Next I place the rod on the ground pointing forward, again on a small stick, kneel down and put my left foot on the rod. I put a cotton wool ball towards the end of the rod, anticipating that the sparks will go forwards. I use the back side of the tip of my knife and flick it along the rod away from me. Nothing. I alter the angle at which I hold the knife and try again. Sparks, but not as many as with the previous technique, enough to light cotton wool, but I’m not convinced it will light a natural tinder as easily. And it requires more co-ordination and I find it tricky left handed.
Rod still, striker moving
As the striker is already in place, I put down another cotton wool ball and try the same technique, but instead use the striker which came with the fire steel. Lots of sparks immediately and the cotton wool ignites. An easy technique to do left handed.
Striker still, rod moving
Standing on the upside down striker is my final try and other than needing to take care not to scrape the knuckles of my good hand on the ground, is reasonably effective and produces sparks that light the cotton wool. But experience has shown me that tinder doesn’t always light with the first spark and I can imagine scuffing myself with this technique.
I decide that for me the most effective approaches are 1 (knife still/rod moving) and 3 (rod still/striker moving); I decide to use method 3 on the birch bark. But buoyed by my success so far, I decide to try
Traditional flint & steel
I place a large piece of flint onto the ground with a sharp edge facing away from me. I place some char cloth under the flint and bring the steel towards the flint. I find this awkward, too confined, and don’t create any sparks and a few more tries don’t either. I turn the flint so that the sharp edge is pointing to the right. Now I can bring my left hand across my body; this feels better and is easier to do, but still no sparks. It takes me several more attempts, each time moving the flint and altering the angle of the steel, but eventually I produce sparks that ignite the char cloth. I’m pleased with the result but don’t pursue any further as I don’t have a tinder bundle prepared.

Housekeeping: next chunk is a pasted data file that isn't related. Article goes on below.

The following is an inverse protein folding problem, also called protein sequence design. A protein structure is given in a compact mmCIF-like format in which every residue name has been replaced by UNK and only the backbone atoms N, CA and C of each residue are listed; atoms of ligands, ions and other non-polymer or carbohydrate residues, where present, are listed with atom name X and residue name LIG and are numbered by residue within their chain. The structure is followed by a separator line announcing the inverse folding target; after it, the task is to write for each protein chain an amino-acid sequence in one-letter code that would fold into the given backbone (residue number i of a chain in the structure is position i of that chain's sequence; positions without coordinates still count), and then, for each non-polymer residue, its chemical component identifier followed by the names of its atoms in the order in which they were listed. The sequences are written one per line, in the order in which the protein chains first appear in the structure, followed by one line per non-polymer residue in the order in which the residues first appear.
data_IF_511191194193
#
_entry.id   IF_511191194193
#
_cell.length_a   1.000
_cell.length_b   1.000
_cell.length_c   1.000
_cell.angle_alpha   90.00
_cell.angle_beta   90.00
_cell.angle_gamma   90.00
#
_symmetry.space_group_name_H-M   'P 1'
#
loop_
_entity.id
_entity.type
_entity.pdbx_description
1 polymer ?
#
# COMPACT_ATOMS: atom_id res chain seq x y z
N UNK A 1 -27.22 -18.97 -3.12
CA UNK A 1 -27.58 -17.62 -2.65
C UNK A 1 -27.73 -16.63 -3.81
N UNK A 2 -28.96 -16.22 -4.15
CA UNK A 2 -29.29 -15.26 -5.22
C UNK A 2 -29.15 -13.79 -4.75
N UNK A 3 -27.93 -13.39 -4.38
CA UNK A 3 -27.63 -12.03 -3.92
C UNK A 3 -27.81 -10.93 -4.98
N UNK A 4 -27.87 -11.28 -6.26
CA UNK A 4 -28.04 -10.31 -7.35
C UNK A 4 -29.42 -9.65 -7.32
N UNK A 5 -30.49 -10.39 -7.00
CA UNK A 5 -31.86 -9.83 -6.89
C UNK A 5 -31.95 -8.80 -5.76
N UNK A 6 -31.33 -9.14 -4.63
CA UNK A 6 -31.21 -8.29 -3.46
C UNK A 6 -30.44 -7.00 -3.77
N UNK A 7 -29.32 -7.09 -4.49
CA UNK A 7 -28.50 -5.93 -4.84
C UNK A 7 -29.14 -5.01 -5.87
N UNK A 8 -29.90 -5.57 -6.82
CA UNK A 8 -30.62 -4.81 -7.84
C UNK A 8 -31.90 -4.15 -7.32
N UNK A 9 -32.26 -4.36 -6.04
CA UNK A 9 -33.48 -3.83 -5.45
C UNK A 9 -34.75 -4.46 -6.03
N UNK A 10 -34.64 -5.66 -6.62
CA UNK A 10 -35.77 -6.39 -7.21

Lighting the birch bark
I lay a bed of sticks on the ground and build a ‘V’shape on top of them so that the wind blows into the ‘V’. I place my birch bark in the ‘V’. I lay my ferro rod onto the bed of sticks so that it sits within the birch bark. I flick the striker off the end of the rod a few times, producing a good quantity of sparks each time. Whilst it takes me around a dozen or so strikes to ignite the tinder, this seems a good method. And then on goes the fine kindling, the pencil thick kindling and so on. My fire is lit!
I’ve enjoyed trying out different ways to light a fire one handed and think that it has added a new dimension to my understanding of fire lighting and I’ve learnt some new techniques that are simple, safe and practical. Give them a try and let us know how you get on.